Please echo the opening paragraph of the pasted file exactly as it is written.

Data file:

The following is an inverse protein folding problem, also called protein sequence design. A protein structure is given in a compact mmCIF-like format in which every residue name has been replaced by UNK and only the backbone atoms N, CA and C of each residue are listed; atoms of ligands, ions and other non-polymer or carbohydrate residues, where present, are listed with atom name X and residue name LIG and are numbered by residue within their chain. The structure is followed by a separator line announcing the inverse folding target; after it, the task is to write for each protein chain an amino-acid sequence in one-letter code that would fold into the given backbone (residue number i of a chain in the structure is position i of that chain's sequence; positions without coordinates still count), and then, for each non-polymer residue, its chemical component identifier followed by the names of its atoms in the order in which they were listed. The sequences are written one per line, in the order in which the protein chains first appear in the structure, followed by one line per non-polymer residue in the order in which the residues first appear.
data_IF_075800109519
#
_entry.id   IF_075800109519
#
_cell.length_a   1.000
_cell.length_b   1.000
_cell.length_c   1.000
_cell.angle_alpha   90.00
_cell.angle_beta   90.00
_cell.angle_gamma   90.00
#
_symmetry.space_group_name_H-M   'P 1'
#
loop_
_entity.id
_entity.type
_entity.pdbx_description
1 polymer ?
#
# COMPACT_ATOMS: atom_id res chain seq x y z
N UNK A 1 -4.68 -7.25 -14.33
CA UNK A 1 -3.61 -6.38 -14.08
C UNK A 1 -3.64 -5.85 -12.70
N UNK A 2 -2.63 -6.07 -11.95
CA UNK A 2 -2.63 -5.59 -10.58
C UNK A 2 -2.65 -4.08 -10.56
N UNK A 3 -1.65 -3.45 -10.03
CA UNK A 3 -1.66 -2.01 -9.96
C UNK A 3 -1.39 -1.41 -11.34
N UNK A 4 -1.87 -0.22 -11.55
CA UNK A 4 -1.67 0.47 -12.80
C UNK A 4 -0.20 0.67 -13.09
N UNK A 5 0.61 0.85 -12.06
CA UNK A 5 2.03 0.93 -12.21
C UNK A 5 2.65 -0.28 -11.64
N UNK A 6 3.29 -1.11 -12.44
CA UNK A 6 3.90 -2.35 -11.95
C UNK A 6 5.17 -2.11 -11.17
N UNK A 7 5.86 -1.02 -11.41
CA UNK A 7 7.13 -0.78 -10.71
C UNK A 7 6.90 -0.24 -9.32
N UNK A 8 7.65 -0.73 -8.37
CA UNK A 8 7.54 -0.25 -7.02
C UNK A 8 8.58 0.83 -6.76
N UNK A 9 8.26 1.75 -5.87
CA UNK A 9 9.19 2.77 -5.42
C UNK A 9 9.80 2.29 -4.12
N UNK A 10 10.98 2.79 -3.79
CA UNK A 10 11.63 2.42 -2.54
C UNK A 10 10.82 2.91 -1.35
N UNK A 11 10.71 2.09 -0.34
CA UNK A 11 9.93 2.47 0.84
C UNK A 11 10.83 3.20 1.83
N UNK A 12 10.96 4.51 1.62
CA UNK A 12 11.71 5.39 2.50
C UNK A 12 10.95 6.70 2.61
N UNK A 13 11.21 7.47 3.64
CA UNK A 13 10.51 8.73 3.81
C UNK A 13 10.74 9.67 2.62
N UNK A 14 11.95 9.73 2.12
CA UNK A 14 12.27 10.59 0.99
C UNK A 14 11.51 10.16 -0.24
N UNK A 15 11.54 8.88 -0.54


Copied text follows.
The following is an inverse protein folding problem, also called protein sequence design. A protein structure is given in a compact mmCIF-like format in which every residue name has been replaced by UNK and only the backbone atoms N, CA and C of each residue are listed; atoms of ligands, ions and other non-polymer or carbohydrate residues, where present, are listed with atom name X and residue name LIG and are numbered by residue within their chain. The structure is followed by a separator line announcing the inverse folding target; after it, the task is to write for each protein chain an amino-acid sequence in one-letter code that would fold into the given backbone (residue number i of a chain in the structure is position i of that chain's sequence; positions without coordinates still count), and then, for each non-polymer residue, its chemical component identifier followed by the names of its atoms in the order in which they were listed. The sequences are written one per line, in the order in which the protein chains first appear in the structure, followed by one line per non-polymer residue in the order in which the residues first appear.